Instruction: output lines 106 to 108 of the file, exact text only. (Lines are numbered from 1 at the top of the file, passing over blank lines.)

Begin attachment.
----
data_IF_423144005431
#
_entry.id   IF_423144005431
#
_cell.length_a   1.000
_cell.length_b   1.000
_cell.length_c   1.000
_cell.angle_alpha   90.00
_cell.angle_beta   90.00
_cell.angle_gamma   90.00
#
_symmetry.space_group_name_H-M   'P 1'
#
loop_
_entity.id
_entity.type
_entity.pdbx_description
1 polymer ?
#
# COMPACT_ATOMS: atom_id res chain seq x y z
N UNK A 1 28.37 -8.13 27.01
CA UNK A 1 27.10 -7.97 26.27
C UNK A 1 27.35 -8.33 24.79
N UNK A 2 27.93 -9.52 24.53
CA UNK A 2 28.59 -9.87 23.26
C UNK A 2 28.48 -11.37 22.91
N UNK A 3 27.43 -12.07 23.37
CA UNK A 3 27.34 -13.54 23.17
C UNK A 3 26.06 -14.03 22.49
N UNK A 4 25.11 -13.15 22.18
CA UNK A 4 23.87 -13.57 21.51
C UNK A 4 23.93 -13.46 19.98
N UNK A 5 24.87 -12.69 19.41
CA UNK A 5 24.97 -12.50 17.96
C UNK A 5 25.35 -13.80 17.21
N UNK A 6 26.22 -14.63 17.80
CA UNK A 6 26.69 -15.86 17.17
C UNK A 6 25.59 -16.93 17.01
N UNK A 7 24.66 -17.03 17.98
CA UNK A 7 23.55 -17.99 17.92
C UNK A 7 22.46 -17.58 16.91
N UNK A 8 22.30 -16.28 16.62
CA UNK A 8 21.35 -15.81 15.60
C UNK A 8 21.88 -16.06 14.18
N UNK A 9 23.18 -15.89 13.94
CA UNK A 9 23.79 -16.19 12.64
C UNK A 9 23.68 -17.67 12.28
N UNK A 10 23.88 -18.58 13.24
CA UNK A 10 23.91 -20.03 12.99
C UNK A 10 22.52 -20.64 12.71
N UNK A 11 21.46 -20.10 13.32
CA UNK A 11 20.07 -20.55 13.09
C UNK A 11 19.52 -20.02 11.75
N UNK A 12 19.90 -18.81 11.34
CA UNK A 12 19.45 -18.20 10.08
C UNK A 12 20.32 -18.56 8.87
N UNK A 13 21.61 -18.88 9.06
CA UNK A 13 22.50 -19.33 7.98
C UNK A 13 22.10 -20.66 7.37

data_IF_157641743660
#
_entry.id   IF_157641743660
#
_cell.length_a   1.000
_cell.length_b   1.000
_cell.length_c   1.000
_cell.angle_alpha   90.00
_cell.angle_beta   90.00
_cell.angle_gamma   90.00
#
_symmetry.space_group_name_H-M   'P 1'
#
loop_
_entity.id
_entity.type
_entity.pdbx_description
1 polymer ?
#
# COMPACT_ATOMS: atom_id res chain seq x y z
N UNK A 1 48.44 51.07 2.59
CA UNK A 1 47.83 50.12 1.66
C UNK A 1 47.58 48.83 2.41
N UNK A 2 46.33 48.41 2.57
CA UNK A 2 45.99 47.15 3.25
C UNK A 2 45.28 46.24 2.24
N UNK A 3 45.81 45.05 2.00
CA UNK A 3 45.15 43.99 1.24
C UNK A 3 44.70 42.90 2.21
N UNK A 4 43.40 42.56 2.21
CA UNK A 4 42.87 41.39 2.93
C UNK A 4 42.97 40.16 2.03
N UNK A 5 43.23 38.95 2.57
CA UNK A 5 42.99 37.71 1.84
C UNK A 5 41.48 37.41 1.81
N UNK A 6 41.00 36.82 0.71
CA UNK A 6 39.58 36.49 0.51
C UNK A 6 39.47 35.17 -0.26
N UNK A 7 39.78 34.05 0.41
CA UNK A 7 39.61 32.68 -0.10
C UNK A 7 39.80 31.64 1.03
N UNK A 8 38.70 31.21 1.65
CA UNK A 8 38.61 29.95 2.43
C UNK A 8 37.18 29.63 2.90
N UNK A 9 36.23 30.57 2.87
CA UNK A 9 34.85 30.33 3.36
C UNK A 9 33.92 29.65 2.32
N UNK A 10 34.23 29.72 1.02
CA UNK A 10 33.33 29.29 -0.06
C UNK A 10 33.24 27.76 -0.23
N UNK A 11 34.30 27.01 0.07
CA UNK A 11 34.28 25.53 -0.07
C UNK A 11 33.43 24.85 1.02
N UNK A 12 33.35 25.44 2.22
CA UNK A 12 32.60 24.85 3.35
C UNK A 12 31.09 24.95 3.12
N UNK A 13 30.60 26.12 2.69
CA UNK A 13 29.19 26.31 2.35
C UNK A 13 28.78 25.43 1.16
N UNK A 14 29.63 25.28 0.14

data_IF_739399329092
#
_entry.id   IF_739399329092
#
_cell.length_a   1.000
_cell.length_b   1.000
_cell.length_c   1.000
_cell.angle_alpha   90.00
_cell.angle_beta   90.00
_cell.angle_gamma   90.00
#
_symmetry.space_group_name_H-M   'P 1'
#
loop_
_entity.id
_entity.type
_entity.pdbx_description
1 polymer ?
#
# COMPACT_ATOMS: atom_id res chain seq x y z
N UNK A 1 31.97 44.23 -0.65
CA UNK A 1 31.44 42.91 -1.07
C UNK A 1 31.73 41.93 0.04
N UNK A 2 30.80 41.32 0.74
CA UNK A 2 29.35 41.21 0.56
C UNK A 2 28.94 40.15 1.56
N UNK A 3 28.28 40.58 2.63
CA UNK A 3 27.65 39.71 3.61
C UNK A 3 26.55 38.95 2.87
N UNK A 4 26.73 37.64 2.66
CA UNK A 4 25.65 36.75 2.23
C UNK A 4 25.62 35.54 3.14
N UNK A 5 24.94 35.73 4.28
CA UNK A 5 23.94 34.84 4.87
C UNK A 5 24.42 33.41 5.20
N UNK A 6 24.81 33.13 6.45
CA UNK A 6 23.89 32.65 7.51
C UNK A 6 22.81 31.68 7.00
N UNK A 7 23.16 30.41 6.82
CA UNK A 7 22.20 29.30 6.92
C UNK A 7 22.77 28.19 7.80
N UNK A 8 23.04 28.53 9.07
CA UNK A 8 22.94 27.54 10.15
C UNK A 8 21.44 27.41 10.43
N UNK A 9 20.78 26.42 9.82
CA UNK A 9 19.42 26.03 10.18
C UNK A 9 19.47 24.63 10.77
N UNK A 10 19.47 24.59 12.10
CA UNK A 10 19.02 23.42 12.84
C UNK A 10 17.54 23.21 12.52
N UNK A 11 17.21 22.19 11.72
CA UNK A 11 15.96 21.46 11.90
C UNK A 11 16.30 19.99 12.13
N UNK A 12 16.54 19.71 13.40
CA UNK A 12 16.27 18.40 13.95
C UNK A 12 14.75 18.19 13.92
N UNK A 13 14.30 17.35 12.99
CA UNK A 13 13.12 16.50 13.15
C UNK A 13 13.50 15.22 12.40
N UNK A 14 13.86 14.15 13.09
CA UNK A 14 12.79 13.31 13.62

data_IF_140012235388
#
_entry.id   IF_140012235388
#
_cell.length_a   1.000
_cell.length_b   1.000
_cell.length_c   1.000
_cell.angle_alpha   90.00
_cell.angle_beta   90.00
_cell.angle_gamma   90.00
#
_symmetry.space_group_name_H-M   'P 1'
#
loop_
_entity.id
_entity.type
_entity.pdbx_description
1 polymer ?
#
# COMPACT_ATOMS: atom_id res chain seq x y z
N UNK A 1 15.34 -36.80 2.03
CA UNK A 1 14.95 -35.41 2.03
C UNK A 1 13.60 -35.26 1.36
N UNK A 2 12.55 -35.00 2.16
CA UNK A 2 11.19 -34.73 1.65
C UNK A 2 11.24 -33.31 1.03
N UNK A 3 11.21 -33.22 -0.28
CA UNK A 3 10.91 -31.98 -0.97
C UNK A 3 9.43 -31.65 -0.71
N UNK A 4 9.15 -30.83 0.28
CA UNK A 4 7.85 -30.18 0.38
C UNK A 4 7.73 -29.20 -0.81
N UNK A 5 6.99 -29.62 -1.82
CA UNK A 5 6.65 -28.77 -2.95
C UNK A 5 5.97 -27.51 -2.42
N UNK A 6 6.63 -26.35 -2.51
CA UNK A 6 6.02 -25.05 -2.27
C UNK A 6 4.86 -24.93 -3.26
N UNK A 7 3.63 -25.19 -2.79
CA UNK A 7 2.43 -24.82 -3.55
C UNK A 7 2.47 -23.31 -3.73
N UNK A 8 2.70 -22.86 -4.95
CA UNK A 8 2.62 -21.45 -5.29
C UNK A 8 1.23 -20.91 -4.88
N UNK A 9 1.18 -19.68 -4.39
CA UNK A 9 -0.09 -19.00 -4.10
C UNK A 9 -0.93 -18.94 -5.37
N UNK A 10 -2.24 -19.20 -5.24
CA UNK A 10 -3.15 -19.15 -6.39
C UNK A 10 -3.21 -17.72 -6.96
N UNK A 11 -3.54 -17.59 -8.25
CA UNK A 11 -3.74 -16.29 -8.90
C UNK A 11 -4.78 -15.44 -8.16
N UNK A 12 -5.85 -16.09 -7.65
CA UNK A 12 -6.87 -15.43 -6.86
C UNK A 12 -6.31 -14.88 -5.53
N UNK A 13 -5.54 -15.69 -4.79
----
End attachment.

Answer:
C UNK A 9 33.92 29.65 2.32
N UNK A 10 34.23 29.72 1.02
CA UNK A 10 33.33 29.29 -0.06